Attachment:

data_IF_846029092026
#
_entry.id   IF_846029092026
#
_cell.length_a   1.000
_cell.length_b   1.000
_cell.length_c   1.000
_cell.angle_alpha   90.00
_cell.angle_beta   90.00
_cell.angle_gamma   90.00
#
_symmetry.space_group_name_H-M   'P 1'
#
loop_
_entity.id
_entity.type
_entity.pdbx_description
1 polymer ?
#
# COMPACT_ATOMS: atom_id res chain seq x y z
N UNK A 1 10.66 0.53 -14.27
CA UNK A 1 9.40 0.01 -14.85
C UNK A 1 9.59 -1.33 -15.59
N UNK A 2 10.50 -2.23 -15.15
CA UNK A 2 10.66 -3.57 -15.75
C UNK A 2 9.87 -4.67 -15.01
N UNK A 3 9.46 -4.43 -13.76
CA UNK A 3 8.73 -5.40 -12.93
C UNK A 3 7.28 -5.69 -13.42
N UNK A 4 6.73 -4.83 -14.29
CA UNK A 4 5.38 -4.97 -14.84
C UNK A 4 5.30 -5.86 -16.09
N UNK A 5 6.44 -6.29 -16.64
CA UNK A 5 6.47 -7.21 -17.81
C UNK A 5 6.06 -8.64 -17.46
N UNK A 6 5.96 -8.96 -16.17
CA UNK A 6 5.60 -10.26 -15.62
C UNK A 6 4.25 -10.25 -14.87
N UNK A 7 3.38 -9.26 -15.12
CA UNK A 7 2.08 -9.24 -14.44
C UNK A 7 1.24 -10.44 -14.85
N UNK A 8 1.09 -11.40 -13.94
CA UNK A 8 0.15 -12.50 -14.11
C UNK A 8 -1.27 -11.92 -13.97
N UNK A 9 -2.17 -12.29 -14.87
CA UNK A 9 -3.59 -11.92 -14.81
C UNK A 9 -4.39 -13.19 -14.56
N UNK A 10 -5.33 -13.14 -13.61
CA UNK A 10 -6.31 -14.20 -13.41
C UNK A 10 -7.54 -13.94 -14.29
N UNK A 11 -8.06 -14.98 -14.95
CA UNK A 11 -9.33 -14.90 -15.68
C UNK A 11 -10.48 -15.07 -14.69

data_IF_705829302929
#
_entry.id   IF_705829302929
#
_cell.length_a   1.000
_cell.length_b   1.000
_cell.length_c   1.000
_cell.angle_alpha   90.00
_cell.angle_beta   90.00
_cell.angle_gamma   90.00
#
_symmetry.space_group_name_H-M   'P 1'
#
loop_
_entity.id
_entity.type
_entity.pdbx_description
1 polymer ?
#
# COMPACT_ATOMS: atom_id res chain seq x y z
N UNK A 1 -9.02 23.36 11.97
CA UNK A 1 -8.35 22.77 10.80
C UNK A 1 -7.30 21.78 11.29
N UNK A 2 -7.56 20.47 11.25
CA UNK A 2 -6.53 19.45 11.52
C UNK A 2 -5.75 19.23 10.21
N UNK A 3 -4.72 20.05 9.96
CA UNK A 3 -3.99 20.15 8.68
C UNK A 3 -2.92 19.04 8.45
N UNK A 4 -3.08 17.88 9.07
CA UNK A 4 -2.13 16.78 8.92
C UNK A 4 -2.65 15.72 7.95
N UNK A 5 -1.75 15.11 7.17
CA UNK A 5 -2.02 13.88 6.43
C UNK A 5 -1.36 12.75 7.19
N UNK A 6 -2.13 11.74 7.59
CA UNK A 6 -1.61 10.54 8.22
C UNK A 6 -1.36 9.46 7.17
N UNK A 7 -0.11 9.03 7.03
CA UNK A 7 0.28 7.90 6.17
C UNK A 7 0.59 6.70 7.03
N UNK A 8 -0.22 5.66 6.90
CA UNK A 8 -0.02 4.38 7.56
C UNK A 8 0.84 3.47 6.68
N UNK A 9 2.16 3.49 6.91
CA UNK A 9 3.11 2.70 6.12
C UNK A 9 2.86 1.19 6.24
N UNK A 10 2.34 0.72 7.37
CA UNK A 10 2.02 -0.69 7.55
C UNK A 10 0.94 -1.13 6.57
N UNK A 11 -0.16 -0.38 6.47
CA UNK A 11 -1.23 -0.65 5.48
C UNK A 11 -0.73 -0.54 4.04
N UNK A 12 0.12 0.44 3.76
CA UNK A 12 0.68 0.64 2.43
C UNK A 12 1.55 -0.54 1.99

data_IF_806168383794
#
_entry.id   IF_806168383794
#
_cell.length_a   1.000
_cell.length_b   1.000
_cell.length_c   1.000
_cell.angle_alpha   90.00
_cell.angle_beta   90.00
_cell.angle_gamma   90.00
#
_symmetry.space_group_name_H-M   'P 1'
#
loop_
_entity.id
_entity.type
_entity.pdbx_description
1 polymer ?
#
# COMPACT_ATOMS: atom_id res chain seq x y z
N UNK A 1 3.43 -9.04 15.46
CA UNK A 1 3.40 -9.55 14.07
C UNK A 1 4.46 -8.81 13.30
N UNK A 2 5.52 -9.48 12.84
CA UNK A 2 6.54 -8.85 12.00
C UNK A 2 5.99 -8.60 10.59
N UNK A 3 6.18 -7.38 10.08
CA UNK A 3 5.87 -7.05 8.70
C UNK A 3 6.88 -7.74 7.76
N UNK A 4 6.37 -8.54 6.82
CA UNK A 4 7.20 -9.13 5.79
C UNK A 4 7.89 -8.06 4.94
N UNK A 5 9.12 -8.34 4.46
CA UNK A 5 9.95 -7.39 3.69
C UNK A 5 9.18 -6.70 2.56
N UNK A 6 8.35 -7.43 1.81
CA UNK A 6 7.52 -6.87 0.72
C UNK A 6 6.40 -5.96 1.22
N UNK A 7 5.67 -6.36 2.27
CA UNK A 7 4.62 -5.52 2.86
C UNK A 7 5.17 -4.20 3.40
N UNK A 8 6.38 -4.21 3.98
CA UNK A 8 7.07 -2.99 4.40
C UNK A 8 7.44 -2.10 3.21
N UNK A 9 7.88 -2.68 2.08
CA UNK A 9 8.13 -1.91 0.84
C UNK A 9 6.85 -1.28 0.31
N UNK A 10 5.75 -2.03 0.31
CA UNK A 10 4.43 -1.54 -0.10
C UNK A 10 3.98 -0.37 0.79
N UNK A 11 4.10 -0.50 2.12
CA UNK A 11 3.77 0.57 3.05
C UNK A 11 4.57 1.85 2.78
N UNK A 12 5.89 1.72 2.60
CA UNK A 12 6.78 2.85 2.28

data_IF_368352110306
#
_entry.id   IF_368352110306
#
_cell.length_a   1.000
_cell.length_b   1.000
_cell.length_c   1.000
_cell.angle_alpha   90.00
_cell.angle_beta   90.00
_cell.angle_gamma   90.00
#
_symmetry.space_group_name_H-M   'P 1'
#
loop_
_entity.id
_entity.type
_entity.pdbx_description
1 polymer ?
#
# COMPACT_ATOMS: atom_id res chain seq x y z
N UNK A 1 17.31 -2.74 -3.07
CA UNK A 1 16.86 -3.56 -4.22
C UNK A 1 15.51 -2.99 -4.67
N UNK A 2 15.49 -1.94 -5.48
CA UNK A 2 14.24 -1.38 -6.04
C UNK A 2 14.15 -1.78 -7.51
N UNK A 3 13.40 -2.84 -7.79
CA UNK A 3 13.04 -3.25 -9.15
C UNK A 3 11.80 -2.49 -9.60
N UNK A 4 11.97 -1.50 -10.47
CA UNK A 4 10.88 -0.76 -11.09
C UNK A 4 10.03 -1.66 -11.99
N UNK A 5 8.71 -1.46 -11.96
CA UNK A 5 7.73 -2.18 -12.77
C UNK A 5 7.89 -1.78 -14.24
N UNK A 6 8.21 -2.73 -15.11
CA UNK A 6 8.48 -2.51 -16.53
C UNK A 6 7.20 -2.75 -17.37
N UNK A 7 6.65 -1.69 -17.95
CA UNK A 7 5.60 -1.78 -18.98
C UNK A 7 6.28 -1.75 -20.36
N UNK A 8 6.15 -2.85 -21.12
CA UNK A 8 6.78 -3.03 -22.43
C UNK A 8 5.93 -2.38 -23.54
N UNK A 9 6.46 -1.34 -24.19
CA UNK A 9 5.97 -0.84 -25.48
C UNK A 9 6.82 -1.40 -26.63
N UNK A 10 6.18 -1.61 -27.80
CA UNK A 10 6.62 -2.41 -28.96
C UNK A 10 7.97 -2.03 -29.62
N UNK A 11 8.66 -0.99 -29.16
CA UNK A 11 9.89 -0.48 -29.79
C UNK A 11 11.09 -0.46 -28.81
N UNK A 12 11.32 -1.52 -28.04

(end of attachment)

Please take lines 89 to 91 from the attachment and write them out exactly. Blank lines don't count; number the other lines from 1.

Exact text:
N UNK A 6 -2.13 11.74 7.59
CA UNK A 6 -1.61 10.54 8.22
C UNK A 6 -1.36 9.46 7.17